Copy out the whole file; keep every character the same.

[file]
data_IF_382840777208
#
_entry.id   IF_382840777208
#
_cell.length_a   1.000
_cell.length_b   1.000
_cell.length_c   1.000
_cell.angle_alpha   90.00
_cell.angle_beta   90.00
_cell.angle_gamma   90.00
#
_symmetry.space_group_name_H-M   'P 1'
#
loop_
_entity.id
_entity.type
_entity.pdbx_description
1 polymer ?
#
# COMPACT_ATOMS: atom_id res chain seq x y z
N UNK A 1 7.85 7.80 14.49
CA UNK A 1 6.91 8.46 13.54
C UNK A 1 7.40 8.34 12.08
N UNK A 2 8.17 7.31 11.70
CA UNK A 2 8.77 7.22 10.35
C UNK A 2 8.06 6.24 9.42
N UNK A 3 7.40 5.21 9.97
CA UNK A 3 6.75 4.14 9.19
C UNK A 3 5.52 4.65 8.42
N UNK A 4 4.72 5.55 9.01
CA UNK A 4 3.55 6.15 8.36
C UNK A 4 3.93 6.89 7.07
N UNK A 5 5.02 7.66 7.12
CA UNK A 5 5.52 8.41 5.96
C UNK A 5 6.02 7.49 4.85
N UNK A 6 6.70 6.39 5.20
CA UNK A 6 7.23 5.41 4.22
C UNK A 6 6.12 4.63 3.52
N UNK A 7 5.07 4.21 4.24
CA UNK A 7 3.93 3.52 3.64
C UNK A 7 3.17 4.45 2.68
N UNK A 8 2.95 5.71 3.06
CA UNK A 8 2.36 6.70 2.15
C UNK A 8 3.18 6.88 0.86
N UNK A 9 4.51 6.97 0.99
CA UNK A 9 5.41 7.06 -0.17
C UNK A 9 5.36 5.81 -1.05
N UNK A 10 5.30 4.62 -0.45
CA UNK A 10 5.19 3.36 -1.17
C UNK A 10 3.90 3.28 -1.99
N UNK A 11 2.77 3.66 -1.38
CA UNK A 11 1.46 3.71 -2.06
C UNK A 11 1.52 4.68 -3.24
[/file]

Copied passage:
data_IF_382840777208
#
_entry.id   IF_382840777208
#
_cell.length_a   1.000
_cell.length_b   1.000
_cell.length_c   1.000
_cell.angle_alpha   90.00
_cell.angle_beta   90.00
_cell.angle_gamma   90.00
#
_symmetry.space_group_name_H-M   'P 1'
#
loop_
_entity.id
_entity.type
_entity.pdbx_description
1 polymer ?
#
# COMPACT_ATOMS: atom_id res chain seq x y z
N UNK A 1 7.85 7.80 14.49
CA UNK A 1 6.91 8.46 13.54
C UNK A 1 7.40 8.34 12.08
N UNK A 2 8.17 7.31 11.70
CA UNK A 2 8.77 7.22 10.35
C UNK A 2 8.06 6.24 9.42
N UNK A 3 7.40 5.21 9.97
CA UNK A 3 6.75 4.14 9.19
C UNK A 3 5.52 4.65 8.42
N UNK A 4 4.72 5.55 9.01
CA UNK A 4 3.55 6.15 8.36
C UNK A 4 3.93 6.89 7.07
N UNK A 5 5.02 7.66 7.12
CA UNK A 5 5.52 8.41 5.96
C UNK A 5 6.02 7.49 4.85
N UNK A 6 6.70 6.39 5.20
CA UNK A 6 7.23 5.41 4.22
C UNK A 6 6.12 4.63 3.52
N UNK A 7 5.07 4.21 4.24
CA UNK A 7 3.93 3.52 3.64
C UNK A 7 3.17 4.45 2.68
N UNK A 8 2.95 5.71 3.06
CA UNK A 8 2.36 6.70 2.15
C UNK A 8 3.18 6.88 0.86
N UNK A 9 4.51 6.97 0.99
CA UNK A 9 5.41 7.06 -0.17
C UNK A 9 5.36 5.81 -1.05
N UNK A 10 5.30 4.62 -0.45
CA UNK A 10 5.19 3.36 -1.17
C UNK A 10 3.90 3.28 -1.99
N UNK A 11 2.77 3.66 -1.38
CA UNK A 11 1.46 3.71 -2.06
C UNK A 11 1.52 4.68 -3.24